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Still from Blade Runner 2049

The Stanley Kubrick approved hairstylist behind Hollywood's raddest looks


TextOliver Lunn

“Hair is not meant to dominate, it’s meant to be part of the character” – says Kerry Warn on the invisible art of hair styling


Kerry Warn is the envy of hairstylists everywhere. He’s the guy behind the lavish hairdos in Baz Luhrmann’s The Great Gatsby; he helped transform Nicole Kidman into Grace Kelly in Grace of Monaco; and most recently, he was nominated for a BAFTA for his subtly futuristic hairstyles in Blade Runner 2049. And yet, oddly, he never intended to go into film. It just sort of happened one day when he received a call from one Stanley Kubrick, who, at the time, was prepping his seductive swansong Eyes Wide Shut.

Before that call, Warn had only done a couple of movies – the Kevin Costner thriller Revenge, and the period piece Naked Tango, both released in 1990. But that was nine years prior to Eyes Wide Shut. They were one-offs. Or so he thought. He hadn’t planned on doing another film, partly because he’d invested so much in the fashion world, doing shows in Milan and advertising in New York. He knew all too well how that world worked. “As soon as you’re out of fashion for a little while you’re quickly replaced,” he explains. “I thought, ‘am I damaging my regular clients by doing this?’”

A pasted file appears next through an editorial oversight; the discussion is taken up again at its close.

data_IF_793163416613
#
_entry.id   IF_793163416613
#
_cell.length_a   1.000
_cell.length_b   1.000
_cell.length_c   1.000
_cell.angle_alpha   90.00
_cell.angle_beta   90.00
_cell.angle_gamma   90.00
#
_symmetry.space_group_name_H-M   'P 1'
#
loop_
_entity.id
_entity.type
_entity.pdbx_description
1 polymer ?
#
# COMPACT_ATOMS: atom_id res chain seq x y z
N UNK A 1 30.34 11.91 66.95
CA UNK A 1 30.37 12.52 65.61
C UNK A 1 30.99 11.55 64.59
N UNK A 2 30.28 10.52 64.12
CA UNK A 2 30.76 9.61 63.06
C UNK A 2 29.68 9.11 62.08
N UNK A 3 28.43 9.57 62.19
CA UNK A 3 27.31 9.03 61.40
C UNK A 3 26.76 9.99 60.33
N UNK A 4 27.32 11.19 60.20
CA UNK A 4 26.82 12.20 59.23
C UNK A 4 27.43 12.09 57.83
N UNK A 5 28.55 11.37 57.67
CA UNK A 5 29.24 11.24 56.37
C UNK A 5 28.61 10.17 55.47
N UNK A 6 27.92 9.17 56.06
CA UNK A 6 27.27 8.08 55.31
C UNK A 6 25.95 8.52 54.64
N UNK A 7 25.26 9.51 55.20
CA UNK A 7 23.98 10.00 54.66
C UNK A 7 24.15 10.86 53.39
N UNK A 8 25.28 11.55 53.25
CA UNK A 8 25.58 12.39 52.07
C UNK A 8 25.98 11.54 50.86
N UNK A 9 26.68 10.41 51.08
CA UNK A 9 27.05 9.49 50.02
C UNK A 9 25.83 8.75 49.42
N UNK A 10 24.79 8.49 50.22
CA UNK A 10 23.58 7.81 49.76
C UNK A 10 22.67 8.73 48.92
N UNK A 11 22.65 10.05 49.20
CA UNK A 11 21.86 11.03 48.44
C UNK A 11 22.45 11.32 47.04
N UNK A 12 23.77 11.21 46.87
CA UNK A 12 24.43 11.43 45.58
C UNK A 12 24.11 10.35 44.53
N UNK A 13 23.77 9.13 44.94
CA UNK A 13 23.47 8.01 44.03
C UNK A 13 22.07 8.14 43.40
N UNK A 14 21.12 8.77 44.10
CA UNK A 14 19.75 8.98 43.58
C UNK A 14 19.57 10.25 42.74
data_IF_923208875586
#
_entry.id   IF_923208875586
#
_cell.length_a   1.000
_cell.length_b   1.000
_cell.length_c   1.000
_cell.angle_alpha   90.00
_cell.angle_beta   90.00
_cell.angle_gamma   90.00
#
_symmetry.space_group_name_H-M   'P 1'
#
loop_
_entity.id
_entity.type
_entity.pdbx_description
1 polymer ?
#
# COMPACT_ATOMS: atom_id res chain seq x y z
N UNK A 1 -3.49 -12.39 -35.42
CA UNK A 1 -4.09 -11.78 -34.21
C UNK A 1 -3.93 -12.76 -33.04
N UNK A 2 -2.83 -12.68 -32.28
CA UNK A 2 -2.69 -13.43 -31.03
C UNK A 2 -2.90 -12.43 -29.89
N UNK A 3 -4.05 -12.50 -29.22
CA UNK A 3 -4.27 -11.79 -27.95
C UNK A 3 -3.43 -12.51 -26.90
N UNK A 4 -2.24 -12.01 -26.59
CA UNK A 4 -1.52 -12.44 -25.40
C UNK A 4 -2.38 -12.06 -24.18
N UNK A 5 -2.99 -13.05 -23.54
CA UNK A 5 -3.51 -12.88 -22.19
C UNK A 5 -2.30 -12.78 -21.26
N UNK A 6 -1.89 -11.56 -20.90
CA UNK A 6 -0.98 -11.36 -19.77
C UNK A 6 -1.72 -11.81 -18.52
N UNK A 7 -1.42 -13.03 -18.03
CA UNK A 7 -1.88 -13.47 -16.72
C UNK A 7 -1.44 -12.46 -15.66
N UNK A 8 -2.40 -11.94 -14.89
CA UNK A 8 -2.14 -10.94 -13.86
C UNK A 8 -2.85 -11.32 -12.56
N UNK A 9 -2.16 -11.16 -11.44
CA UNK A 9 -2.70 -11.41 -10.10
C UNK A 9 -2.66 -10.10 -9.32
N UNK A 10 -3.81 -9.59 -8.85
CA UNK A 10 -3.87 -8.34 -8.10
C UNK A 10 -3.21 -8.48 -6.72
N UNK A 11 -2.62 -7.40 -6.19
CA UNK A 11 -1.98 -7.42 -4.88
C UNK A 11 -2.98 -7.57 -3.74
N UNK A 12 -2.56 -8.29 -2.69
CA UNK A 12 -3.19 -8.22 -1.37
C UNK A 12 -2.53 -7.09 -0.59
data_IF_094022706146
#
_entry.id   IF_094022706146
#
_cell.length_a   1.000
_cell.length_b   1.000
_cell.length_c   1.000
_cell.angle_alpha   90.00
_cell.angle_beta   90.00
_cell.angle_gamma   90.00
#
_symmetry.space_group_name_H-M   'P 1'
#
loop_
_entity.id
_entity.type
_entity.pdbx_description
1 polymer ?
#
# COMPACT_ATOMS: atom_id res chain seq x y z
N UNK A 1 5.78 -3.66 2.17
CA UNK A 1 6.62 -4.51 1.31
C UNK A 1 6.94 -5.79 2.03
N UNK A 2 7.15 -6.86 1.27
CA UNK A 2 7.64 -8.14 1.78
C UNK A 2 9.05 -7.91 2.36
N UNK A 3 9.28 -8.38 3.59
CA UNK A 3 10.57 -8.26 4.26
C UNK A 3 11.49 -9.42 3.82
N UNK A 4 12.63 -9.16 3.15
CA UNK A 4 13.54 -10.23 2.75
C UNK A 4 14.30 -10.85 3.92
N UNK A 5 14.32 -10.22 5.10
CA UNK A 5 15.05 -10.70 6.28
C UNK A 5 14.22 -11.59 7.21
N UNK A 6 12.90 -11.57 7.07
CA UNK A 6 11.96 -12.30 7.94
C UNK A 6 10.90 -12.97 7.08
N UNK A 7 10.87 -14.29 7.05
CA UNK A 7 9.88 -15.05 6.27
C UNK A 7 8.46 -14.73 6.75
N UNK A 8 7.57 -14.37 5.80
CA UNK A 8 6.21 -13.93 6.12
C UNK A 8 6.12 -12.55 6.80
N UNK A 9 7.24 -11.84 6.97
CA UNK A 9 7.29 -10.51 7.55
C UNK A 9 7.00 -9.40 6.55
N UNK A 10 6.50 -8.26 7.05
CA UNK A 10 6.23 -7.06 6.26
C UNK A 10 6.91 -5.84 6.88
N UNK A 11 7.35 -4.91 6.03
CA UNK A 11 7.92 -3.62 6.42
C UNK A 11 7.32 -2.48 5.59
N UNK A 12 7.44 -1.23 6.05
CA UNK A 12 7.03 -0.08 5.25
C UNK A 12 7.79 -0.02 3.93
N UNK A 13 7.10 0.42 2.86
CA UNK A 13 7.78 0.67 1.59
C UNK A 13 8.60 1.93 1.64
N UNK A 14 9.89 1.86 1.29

Ten minutes into his first meeting with Kubrick, Warn – who’s been doing hair since he was 17 – found himself surrendering to the maverick moviemaker, saying: Oh yes, I’d love to! “He was a very persuasive man,” says Warn, “although I didn’t realise it would take two years of my life!” Concerned about stepping back from fashion, he asked Kubrick, ‘How long is it going to be?’ ‘Oh, five months,’ Kubrick said. Warn thought: Yeah, probably six or seven. Whatever. I’ll do it.

The next few years of Warn’s life were consumed by movie projects. During this time, he came to see styling hair in movies as an invisible art. “Hair is not meant to dominate, it’s meant to be part of the character. It’s not a hair show,” he says. “I see it as an accessory, like a great bag or a pair of shoes. It’s another accessory that you can play with. It can compliment a character and say so much about them.”


One thing you notice looking through Warn’s IMDb credits is the amount of times he’s worked with Nicole Kidman – 18 in total, including The HoursCold Mountain, and Dogville. For their first collaboration, Eyes Wide Shut, Kubrick wanted Kidman’s hair down in most scenes. “Stanley said to me: I want to see all those red curls, that’s what I love about her: those red curls and that fair skin.” But Warn had another idea. “I said, Stanley, can I just show you something?” Warn took Kidman’s hair, twisted it up and said: You’re losing all the neck, that great neck, the skin, the jaw. “Stanley said, You’re absolutely right.”

Since then, Warn has continued to work as Kidman’s personal hairstylist, which is not so strange in the movies (Warn explains that on Gatsby DiCaprio had his own hairdresser, despite Warn designing all his looks). How did that ongoing relationship with Kidman happen? “I guess she liked what I did, and we get on very well. I saw her the other week and I said, ‘You know, we’ve been working together 21 years?’ And she said, ‘Kerry, I think it’s longer!’”